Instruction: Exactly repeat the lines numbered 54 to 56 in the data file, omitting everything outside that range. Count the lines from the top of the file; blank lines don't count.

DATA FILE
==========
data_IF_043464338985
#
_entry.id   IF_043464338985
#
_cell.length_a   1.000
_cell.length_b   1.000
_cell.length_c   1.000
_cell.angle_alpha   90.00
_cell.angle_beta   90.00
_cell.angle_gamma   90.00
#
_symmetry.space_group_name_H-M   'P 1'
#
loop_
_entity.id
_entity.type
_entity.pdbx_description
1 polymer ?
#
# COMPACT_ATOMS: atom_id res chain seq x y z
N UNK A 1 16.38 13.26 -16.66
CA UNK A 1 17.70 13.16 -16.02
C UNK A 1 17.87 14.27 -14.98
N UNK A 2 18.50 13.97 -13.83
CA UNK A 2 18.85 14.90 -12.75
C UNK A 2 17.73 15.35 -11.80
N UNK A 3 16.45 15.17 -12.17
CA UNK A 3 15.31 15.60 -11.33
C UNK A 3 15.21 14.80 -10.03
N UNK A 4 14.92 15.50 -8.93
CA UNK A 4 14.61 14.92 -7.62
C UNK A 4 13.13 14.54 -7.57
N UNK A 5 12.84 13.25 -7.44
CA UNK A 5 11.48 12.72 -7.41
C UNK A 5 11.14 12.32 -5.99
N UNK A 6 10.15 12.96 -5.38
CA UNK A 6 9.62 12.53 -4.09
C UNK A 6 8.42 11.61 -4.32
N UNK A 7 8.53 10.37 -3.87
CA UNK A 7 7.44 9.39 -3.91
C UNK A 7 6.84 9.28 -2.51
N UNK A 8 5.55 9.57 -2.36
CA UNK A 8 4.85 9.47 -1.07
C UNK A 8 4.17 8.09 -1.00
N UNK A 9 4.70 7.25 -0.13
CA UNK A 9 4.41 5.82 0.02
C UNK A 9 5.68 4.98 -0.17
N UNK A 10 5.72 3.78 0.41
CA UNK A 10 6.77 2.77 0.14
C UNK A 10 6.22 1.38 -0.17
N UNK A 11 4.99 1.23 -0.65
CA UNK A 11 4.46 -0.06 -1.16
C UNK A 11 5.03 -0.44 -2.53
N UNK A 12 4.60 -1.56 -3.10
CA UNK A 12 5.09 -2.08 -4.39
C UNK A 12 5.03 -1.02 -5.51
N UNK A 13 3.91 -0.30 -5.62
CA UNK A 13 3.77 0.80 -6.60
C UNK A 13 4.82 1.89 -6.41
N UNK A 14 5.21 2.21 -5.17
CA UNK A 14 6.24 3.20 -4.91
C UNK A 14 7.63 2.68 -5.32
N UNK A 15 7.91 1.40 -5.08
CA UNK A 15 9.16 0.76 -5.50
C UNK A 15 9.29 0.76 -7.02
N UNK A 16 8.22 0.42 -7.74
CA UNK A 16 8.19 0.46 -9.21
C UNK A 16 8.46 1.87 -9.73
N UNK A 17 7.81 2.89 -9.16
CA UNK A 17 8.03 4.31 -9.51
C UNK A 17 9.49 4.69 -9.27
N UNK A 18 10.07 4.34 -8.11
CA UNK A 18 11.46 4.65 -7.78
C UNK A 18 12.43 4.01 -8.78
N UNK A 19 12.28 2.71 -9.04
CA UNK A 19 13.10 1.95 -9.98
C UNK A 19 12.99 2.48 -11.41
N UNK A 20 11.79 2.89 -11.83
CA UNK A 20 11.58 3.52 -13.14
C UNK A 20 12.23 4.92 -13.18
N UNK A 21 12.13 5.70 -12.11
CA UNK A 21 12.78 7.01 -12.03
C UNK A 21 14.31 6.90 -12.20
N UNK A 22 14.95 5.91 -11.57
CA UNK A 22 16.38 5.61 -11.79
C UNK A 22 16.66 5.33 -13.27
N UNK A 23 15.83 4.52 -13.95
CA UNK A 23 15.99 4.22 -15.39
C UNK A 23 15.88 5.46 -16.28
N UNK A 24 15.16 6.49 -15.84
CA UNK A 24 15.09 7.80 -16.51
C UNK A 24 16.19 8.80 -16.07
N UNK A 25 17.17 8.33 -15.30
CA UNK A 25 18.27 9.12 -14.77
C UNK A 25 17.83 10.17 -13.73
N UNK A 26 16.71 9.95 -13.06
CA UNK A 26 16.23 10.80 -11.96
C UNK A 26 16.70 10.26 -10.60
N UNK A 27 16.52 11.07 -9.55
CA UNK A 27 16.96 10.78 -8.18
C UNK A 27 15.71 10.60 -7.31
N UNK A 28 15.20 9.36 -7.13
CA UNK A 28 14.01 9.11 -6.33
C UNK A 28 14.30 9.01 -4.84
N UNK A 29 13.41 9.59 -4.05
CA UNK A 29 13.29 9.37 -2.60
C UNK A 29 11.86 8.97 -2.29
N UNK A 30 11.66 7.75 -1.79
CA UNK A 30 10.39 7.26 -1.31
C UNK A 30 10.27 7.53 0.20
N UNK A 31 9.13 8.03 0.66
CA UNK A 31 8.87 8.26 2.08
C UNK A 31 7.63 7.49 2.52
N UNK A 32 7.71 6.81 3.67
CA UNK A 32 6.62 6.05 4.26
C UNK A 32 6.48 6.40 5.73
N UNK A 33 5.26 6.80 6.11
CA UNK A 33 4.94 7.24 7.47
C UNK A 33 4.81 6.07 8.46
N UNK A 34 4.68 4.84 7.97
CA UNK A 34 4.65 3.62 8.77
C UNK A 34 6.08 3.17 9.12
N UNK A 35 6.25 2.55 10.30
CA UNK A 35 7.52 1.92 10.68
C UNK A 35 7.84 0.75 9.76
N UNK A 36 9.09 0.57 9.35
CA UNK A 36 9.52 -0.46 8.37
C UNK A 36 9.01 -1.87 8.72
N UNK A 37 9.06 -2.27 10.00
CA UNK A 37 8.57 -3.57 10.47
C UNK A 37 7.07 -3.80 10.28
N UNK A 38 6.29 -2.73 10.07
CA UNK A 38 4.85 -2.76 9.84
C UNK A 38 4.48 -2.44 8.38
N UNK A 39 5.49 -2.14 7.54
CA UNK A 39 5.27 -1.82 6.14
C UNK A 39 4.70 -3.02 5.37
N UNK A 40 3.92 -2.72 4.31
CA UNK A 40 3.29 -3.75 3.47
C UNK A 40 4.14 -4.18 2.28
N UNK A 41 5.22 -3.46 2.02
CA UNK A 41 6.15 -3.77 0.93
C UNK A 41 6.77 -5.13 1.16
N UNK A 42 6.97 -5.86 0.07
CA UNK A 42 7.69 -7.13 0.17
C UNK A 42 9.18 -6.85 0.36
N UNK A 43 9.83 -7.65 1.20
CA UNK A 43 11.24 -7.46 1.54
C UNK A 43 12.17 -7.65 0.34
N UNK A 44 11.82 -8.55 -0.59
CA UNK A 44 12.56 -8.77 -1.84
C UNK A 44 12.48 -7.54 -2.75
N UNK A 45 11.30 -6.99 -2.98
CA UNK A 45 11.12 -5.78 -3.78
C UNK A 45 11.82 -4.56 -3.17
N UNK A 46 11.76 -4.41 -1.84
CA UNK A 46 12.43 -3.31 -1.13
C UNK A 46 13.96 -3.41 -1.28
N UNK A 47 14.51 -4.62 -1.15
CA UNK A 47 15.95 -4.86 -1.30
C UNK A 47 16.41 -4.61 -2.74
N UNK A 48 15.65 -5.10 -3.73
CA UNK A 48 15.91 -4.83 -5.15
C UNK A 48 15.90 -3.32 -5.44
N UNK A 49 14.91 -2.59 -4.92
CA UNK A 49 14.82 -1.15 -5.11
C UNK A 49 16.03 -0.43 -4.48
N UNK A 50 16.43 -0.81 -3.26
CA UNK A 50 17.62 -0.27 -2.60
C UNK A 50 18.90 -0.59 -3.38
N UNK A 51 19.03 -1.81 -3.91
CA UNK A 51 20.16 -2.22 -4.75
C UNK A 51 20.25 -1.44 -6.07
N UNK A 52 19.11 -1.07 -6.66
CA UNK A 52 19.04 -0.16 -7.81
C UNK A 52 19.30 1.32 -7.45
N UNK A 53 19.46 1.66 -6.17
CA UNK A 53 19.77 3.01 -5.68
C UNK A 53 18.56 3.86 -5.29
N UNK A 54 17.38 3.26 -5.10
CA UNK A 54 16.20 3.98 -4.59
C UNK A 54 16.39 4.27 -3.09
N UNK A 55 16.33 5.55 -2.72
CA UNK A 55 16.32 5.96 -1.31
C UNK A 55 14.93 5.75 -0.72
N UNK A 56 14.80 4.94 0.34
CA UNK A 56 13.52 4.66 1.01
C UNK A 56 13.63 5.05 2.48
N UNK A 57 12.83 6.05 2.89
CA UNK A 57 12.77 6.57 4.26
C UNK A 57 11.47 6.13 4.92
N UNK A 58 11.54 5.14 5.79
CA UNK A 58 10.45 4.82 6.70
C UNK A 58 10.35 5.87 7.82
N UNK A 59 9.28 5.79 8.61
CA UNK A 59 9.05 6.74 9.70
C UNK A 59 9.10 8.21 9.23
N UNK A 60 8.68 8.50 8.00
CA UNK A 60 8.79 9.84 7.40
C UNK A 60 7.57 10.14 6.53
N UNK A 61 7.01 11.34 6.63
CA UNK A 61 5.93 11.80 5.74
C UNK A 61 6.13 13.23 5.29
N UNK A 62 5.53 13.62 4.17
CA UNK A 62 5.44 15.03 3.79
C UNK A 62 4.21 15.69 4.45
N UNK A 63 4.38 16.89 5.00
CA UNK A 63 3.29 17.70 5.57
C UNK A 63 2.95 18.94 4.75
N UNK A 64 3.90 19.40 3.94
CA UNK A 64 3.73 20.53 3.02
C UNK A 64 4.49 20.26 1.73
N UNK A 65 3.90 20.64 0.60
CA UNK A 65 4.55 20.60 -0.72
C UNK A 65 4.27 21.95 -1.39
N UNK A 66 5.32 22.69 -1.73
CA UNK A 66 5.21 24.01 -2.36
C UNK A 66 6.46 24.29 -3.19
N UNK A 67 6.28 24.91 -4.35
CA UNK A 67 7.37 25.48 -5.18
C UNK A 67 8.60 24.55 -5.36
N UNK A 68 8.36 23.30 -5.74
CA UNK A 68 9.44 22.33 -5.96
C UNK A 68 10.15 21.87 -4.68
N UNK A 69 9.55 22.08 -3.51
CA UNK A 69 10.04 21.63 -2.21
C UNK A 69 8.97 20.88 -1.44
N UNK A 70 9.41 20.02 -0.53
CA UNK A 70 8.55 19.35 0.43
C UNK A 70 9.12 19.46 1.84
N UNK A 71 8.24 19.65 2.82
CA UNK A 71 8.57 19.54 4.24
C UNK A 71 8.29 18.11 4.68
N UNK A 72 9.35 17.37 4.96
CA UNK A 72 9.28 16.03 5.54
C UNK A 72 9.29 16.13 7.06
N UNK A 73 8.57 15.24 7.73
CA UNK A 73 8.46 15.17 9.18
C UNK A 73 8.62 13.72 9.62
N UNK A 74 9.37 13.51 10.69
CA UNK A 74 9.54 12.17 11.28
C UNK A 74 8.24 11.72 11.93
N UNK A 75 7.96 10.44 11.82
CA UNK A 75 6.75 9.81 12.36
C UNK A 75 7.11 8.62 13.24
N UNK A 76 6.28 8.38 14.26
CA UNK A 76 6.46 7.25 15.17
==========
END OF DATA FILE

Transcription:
N UNK A 12 4.60 -1.56 -3.10
CA UNK A 12 5.09 -2.08 -4.39
C UNK A 12 5.03 -1.02 -5.51